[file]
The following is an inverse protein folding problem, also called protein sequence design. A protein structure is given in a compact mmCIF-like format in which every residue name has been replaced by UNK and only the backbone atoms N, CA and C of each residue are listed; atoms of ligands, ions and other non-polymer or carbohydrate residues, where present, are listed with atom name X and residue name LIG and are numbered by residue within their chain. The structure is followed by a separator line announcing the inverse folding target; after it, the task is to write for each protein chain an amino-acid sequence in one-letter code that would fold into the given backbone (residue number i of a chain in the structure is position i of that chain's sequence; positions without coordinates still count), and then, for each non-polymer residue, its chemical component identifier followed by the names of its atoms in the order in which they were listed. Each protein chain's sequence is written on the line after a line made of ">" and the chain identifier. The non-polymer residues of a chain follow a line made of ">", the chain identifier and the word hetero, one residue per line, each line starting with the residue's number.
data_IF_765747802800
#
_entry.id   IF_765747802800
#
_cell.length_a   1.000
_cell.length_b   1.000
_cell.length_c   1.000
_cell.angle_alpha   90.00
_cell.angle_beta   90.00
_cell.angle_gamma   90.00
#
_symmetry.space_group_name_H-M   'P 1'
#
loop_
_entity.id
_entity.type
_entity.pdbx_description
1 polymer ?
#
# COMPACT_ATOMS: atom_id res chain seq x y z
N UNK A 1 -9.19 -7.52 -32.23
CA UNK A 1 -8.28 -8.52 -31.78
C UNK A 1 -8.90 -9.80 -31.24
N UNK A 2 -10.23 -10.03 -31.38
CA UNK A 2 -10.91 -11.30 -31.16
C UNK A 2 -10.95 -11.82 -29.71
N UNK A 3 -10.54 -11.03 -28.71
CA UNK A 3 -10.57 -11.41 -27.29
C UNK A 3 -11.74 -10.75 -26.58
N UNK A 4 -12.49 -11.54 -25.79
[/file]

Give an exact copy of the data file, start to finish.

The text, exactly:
The following is an inverse protein folding problem, also called protein sequence design. A protein structure is given in a compact mmCIF-like format in which every residue name has been replaced by UNK and only the backbone atoms N, CA and C of each residue are listed; atoms of ligands, ions and other non-polymer or carbohydrate residues, where present, are listed with atom name X and residue name LIG and are numbered by residue within their chain. The structure is followed by a separator line announcing the inverse folding target; after it, the task is to write for each protein chain an amino-acid sequence in one-letter code that would fold into the given backbone (residue number i of a chain in the structure is position i of that chain's sequence; positions without coordinates still count), and then, for each non-polymer residue, its chemical component identifier followed by the names of its atoms in the order in which they were listed. Each protein chain's sequence is written on the line after a line made of ">" and the chain identifier. The non-polymer residues of a chain follow a line made of ">", the chain identifier and the word hetero, one residue per line, each line starting with the residue's number.
data_IF_765747802800
#
_entry.id   IF_765747802800
#
_cell.length_a   1.000
_cell.length_b   1.000
_cell.length_c   1.000
_cell.angle_alpha   90.00
_cell.angle_beta   90.00
_cell.angle_gamma   90.00
#
_symmetry.space_group_name_H-M   'P 1'
#
loop_
_entity.id
_entity.type
_entity.pdbx_description
1 polymer ?
#
# COMPACT_ATOMS: atom_id res chain seq x y z
N UNK A 1 -9.19 -7.52 -32.23
CA UNK A 1 -8.28 -8.52 -31.78
C UNK A 1 -8.90 -9.80 -31.24
N UNK A 2 -10.23 -10.03 -31.38
CA UNK A 2 -10.91 -11.30 -31.16
C UNK A 2 -10.95 -11.82 -29.71
N UNK A 3 -10.54 -11.03 -28.71
CA UNK A 3 -10.57 -11.41 -27.29
C UNK A 3 -11.74 -10.75 -26.58
N UNK A 4 -12.49 -11.54 -25.79